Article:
Friday, October 14, 2005

A note to a patron with an objection

Michael McGrorty, of Library Dust, gave an "exam" after Banned Books Week. The prompt, in essence, is to write a note to a patron that objects to some materials in the library. The example McGrorty provides is a fotonovela. To that end, I would be tempted to reply as Amy did in part of her reply. She made her reply in a comment to McGrorty's post. Amy wrote, "I promise that we have something in our collection to offend everyone. If we did not, then I believe we would not be doing our job." By itself, the quote may sound a bit snappy; I like its playfulness and truthfulness since every library is likely to have something to offend someone. However, she did write a very thoughtful reply as a whole. I happen to agree with the quote, and it would be my initial reply. Yet, I will curb my enthusiasm a little. Here then is a reply I might draft if I was in the situation McGrorty suggests. The prompt would assume that the branch manager of the local library would be required to write such a note. This is probably as close as I will get to playing manager:

Dear Madam:

In regards to your phone call of October __ about the fotonovela El Chacal de Coyoacán, the library is grateful for your interest in our collection. We appreciate your concern.

In terms of what we buy and place on our shelves, the ______ County Public Library has adopted the Library Bill of Rights of the American Library Association. The Library Bill of Rights is a document that the library has adopted to ensure good service and to allow our visitors and patrons to exercise freedom in choosing what to read. In addition, the library maintains a collection development policy of collecting works and materials that meet the needs and interests of our diverse community. This includes providing materials that present a diversity of viewpoints and perspectives. It also means that the library does not exclude materials on the basis of origin, background, or views of the authors or creators of the materials. The Library Bill of Rights and the collection development policy are available to the public through our Web site, or you can request a copy at the library.

We would like to reassure you that we take any concerns from our patrons very seriously. The library always encourages parents to visit with their children and to share with them their reading choices. We are grateful that you have expressed your concern and interest. While at times the library collects items that a particular person may disagree with or find objectionable, the library's mission is to serve all the taxpayers of _____ County. The librarians are always available to provide suggestions and assistance to patrons in finding materials appropriate to their needs. Reading lists for all ages are available, and our librarians enjoy sharing advice and suggestions. Parents know what is best for their children, and the library is happy to assist you in locating any materials appropriate to your interests and needs.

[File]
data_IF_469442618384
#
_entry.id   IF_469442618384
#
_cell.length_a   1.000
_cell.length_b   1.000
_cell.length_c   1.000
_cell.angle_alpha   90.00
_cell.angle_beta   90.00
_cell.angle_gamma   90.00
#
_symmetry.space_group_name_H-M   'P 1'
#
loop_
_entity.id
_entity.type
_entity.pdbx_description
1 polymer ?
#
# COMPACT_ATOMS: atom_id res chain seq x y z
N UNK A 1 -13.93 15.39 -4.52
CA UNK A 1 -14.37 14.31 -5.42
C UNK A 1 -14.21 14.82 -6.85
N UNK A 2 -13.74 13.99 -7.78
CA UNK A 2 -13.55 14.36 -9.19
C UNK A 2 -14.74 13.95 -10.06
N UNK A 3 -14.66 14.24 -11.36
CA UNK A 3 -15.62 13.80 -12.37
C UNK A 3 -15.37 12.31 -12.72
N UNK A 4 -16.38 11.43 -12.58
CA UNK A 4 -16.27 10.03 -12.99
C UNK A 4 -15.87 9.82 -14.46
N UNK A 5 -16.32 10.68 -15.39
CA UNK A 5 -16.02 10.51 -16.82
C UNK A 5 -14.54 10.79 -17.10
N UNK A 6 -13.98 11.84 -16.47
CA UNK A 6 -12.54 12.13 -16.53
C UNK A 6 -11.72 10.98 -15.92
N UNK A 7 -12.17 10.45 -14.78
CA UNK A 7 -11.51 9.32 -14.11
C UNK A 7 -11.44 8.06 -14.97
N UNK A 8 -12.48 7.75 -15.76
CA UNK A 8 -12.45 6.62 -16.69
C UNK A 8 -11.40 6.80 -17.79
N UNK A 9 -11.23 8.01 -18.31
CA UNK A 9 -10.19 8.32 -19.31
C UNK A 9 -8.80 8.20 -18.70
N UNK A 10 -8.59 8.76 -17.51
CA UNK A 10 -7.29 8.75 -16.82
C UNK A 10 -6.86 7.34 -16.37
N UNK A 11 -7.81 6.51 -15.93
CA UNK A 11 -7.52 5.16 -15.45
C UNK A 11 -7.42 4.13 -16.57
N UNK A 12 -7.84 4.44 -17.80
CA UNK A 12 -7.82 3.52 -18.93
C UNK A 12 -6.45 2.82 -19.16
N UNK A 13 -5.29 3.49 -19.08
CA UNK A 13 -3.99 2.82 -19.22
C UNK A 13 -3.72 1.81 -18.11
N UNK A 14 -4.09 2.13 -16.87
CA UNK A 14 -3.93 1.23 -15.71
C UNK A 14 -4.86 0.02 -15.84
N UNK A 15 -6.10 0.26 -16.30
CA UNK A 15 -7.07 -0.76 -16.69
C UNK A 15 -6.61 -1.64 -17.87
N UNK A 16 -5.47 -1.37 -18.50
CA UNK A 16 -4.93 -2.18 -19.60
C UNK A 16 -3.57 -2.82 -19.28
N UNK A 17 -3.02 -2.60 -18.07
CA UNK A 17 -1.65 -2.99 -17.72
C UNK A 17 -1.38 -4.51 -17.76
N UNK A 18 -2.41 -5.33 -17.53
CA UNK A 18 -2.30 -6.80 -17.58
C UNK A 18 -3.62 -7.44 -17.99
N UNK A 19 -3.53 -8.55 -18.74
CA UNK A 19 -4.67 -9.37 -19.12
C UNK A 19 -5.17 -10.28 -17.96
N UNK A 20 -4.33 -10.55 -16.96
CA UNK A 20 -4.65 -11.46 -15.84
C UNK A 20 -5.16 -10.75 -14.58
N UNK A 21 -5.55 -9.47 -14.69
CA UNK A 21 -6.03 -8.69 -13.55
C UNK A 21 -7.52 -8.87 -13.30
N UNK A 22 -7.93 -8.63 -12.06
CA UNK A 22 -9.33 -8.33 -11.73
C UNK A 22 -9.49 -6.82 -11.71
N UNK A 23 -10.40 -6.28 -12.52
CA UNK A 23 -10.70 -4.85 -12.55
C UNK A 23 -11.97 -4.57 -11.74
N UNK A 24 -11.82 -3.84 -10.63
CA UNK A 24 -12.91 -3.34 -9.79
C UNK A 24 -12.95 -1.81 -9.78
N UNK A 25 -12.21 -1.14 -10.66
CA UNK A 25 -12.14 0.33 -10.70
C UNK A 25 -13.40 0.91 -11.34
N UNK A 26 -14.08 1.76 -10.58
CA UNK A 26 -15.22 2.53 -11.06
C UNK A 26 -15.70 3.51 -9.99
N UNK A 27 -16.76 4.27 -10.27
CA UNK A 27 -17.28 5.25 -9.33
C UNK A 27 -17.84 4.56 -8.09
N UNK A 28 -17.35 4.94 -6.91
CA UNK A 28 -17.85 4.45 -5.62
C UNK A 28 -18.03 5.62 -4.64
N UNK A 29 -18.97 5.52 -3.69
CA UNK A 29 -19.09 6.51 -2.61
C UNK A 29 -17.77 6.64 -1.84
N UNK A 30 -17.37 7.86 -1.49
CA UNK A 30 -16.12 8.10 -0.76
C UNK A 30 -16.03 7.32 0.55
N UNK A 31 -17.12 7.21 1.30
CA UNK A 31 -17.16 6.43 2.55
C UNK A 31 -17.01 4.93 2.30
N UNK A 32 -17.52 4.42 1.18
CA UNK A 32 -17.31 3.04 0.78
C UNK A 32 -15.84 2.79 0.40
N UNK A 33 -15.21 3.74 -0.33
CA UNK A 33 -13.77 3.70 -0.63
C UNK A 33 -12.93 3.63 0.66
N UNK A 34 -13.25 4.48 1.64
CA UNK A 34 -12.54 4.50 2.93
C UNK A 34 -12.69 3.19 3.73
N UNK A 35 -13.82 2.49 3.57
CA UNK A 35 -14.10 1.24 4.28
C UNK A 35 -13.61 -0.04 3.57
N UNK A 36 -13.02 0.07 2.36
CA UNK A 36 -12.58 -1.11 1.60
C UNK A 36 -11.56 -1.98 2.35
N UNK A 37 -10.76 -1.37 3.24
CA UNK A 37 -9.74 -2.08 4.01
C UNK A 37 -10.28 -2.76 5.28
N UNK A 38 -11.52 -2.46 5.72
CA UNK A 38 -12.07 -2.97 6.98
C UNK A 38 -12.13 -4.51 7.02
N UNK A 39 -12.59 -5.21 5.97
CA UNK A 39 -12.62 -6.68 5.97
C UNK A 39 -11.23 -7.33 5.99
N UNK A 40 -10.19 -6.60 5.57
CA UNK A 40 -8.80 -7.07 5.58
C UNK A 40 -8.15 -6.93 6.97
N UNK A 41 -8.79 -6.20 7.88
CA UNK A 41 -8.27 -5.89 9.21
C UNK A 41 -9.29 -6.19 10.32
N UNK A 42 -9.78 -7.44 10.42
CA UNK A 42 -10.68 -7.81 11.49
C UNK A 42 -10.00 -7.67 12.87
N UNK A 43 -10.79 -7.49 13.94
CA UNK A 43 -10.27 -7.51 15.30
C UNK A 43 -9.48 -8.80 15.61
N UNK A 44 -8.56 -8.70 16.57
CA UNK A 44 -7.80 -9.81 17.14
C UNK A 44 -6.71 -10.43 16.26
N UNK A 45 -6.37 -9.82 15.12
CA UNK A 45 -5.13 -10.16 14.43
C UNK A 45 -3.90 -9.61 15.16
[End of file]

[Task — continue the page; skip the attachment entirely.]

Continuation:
We hope to greet your son and you soon, and we look forward to assisting your son and you to find books that are enjoyable as well as interesting. If you have any further questions or concerns, please contact any of the librarians. Thank you for your interest and concern in our community library.

Sincerely,

. . .

I did consider if should have added a note about having an appeals procedure of some kind the patron might use. However, at this time I chose not to, but it could be something to suggest if this patron chose to extend her objection. At the moment, I think more in terms of the patron needs to be acknowledged and taken seriously, which I have done by explaining our procedures and more importantly, gently pointed out her parental duties. I did not provide links above to things like the ALA Library Bill of Rights since a note would not have links. However, it was done by electronic mail, links would be possible. I assumed this would be a formal note in writing.

2 comments:

Carleen said...

"We would like to reassure you that we take any concerns from our patrons very seriously. The library always encourages parents to visit with their children and to share with them their reading choices. We are grateful that you have expressed your concern and interest. While at times the library collects items that a particular person may disagree with or find objectionable, the library's mission is to serve all the taxpayers of _____ County."

Nicely done and very tactfully said. Although I don't deal with objections directly in my current position. I've been told from others who have that most of the time people just need to be heard and to know that they are being listened too. You're letter accomplishes that very well.

Angel, librarian and educator said...

Carleen: Thank you for stopping by. One of the things they tried to teach me in management class was havnig some tact. We had a similar exercise to the one I did here at the time. It does really take a sense of tact, diplomacy, and maybe even some compassion or humanity (sense of being humane?). Where I am at now, it would be more likely the library director or one of her assistants who would write such a letter if it came to that. I heard that too, that often people need to be heard and know someone is listening. I think as long as we resist the urge to suddenly be defensive, we can likely work things out with a patron having an objection.

In the meantime, best.